For the past couple of months, I’ve been kicking off our support group gathering at The Baby Resources Center with the prompt, “Rose, Bud, Thorn.” Angel moms and dads share their “rose”– what has been beautiful and pleasing since we last met, their “bud” – what is new and emerging, their “thorn” – what has been painful or challenging.
It’s different from asking how the past month was for them. That usually leads to them thinking of whatever challenges they experienced in the past week, then the person who shares after them tends to follow that same theme. “Rose, Bud, Thorn” allows participants to dig deeper. It’s also a practice of emotional flexibility – the ability to create space for everything (the beautiful, unpleasant, fearful, hopeful…emotions).
Limiting Our Emotional Range:
From meeting parents in the infant/pregnancy loss community and based on my own experience, limiting our emotional range comes as a result of choosing to be in one or more of these categories: frozen, fearful, or forgetful.
Frozen: Frozen in the past and continuing to replay the experience of hurt, without actively seeking ways to heal. Unwilling to embrace the present. Holding anger or resentment towards oneself and others.
Fearful: Has processed some painful emotions, but is afraid of embracing the future, including becoming pregnant again or exploring new experiences.
Forgetful: Tries to quickly “move on,” with the loss being ignored and mostly unprocessed. Buries self in work or other activities, or focuses on having another child to avoid facing painful emotions.
Creating space for everything is being present to all of our emotions as they come up. This isn’t easy, which is why most of us avoid our emotions. We’re afraid that once we open ourselves up to our pain, it might consume us completely! I remember shortly after my pregnancy loss, I would feel anger bubble up inside of me. I somehow thought that if I expressed my anger, it would be too much for my body to hold – like Storm from the X-Men losing control of her powers.
I created a safe space by closing my bedroom door, turning on loud music, beating pillows, stomping my feet, and ending the release of that heavy emotion by crying on the floor. Finding an outlet for my anger meant that I didn’t snap at my husband or a stranger in the New York City Subway. It also meant that I treated myself and my anger with compassion.
We also hold our emotions back because we’re afraid to let others see our messy, broken, and ugly parts. In our last support group gathering, Colin Smith, co-founder of The Baby Resource Center, spoke about the “vomit truth.” It’s ugly and painful and so we hold it inside. But it’s also toxic for our system. And once it forces itself outside of us, we begin to feel better.
Being Present to Your Emotions // Creating a Safe Space:
Being present to your emotions and creating a safe space for their outpouring is healing. Your “safe space” can be your partner, a close friend, a support group, your journal, the whisper of a prayer, the warmth of your bed where memories make you cry and laugh, and where you hope for the future…
The danger of not being present to your emotions is cutting yourself off from the joy that wants to enter your life or leaving painful experiences unprocessed so that being triggered by them means hurting all over again. It’s playing small or not playing at all because of the fear of being hurt. It’s allowing the past to control you versus transforming it into lessons and blessings. It’s feeling guilty when you love your sweet rainbow child because you think it takes away love from your angel baby. It’s being detached from a new pregnancy because you fear the pain of losing again.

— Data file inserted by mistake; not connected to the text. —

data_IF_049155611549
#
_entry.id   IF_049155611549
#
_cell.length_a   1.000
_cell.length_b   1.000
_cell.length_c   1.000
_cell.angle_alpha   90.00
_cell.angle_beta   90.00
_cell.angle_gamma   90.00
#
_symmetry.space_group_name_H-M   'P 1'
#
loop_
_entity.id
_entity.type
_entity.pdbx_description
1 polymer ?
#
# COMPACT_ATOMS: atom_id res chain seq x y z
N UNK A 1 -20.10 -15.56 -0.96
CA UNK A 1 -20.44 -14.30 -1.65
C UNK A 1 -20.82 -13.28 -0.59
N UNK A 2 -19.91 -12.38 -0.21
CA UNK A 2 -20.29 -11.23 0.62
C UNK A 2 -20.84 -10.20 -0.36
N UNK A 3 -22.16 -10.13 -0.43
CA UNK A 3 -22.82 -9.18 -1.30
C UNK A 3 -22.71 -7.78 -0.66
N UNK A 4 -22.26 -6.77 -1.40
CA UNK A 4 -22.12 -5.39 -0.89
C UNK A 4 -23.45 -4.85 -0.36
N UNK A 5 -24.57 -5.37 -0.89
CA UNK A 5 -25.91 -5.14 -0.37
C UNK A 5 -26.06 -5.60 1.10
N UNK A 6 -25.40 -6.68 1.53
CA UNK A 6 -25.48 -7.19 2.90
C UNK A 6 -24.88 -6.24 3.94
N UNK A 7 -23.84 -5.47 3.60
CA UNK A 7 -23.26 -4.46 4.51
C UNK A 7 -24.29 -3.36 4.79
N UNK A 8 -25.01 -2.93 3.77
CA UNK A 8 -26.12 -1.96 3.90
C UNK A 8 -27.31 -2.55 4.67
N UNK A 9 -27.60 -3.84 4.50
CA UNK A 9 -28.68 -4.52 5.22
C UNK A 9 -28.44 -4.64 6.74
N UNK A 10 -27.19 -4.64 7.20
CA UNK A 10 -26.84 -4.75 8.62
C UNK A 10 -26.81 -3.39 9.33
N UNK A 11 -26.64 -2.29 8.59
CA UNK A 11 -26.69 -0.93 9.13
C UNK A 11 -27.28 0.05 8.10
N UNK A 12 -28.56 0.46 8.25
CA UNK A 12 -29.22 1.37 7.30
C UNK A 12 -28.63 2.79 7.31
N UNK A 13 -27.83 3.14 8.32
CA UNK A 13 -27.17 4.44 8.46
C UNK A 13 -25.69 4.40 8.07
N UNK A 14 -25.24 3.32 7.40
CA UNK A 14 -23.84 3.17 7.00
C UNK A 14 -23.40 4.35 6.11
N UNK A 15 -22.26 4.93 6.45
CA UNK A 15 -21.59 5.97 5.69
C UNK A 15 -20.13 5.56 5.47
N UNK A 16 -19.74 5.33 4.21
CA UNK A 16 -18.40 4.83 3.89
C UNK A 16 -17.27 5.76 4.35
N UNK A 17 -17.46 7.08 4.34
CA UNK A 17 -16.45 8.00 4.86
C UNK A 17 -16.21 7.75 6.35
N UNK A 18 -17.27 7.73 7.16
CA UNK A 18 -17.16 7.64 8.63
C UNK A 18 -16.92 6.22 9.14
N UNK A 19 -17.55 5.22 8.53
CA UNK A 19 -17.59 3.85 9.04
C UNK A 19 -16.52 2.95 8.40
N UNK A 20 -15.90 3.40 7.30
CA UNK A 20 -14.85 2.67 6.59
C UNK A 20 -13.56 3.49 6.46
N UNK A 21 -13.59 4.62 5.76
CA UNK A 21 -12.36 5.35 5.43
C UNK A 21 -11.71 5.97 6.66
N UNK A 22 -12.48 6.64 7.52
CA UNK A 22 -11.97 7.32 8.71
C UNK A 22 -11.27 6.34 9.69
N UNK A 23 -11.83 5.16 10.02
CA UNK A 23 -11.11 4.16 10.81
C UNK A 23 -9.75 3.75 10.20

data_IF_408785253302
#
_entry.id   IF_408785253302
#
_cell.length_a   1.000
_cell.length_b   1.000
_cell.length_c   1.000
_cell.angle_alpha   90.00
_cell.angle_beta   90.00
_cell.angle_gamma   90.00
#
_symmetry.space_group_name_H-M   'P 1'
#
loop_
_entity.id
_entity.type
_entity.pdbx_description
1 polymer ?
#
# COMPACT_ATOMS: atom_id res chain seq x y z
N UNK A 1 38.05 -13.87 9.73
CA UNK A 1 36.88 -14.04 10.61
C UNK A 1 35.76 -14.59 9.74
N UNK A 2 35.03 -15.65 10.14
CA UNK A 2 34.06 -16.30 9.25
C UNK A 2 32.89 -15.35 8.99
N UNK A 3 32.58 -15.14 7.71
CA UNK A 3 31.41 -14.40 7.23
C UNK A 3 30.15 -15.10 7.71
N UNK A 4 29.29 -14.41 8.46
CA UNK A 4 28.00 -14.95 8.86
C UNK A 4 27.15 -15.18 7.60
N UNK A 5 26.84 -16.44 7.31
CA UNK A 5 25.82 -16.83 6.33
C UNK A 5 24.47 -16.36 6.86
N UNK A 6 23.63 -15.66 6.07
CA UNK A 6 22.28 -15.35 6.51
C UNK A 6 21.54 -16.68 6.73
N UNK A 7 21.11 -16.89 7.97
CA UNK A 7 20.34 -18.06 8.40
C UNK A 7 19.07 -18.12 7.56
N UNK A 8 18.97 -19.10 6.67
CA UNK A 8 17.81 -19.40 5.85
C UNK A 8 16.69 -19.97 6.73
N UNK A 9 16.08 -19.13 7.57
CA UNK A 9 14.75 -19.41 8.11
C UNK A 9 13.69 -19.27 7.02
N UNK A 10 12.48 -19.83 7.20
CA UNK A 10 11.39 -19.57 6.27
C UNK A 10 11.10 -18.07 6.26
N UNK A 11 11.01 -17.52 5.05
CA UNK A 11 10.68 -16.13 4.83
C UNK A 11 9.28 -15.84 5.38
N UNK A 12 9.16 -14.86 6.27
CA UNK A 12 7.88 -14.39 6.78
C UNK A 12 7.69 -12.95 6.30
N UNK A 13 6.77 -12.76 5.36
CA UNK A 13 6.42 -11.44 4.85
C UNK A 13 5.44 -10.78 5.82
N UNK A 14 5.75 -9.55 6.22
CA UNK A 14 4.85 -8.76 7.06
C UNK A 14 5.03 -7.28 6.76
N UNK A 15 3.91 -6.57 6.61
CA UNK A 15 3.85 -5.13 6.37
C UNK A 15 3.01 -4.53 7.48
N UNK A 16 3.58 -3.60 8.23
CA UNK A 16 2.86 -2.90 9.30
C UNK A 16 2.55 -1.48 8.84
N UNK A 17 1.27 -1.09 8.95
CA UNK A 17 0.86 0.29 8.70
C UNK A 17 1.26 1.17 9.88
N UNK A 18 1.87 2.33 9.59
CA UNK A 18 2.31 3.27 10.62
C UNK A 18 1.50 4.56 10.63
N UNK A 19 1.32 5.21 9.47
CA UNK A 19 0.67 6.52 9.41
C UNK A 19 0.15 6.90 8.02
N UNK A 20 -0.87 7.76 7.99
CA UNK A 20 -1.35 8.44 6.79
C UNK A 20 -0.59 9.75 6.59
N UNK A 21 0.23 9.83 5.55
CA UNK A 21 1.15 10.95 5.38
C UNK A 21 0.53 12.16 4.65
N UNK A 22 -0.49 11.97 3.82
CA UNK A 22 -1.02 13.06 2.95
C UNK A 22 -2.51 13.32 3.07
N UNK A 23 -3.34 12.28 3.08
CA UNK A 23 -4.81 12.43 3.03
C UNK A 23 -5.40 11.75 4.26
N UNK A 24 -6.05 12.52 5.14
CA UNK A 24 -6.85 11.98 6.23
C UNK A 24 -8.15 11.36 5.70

We have the capacity to be cautious, yet hopeful; to mourn our loss, yet love again. I am still learning to do all of these things.
These are what I’m currently holding space for:
I wish my daughter were here with me
Sometimes I feel as though life has betrayed me
Sometimes I feel as though my daughter has abandoned me
My daughter’s transition has been my most powerful spiritual experience
I do not regret my loss because my life has been transformed in unimaginable ways because of it
Sometimes it still hurts
My husband and I have been closer and more in-tuned with each other after our loss than the eight years prior
I now know just how much I am loved
I’m afraid of “failing” again
These are rich and colorful and complicated. Such is the beauty of life. And I believe that when our pain and regret have been heard and seen sufficiently, they become the nourishing manure that creates more beauty.
Would you like to further your healing by learning to create space for everything? Grab and pen and a journal and respond to these prompts:
What gives you joy?
Where does it still hurt?
Where do you need support?
What are you hopeful for?
Who do you show up for?
What do you want to say to your angel baby?
What do you want to say to someone who’s hurt you?
How have you grown?
Where do you go from here?
> Re-read each of your responses. Breathe with them. Allow them to settle into your being.
> Even if there is something you want to change, can you allow yourself to be okay with what currently is?
> If that seems too hard a stretch, can you allow yourself to be willing to be okay with what currently is?
> And if not, why? Is there someone you need to forgive? Is there something you need to get out of your system? Can you create a safe space to do so?
Pondering these questions moves you out of being frozen, fearful or forgetful, and into the practice of acknowledging your full experience. You learn to expand with each contraction.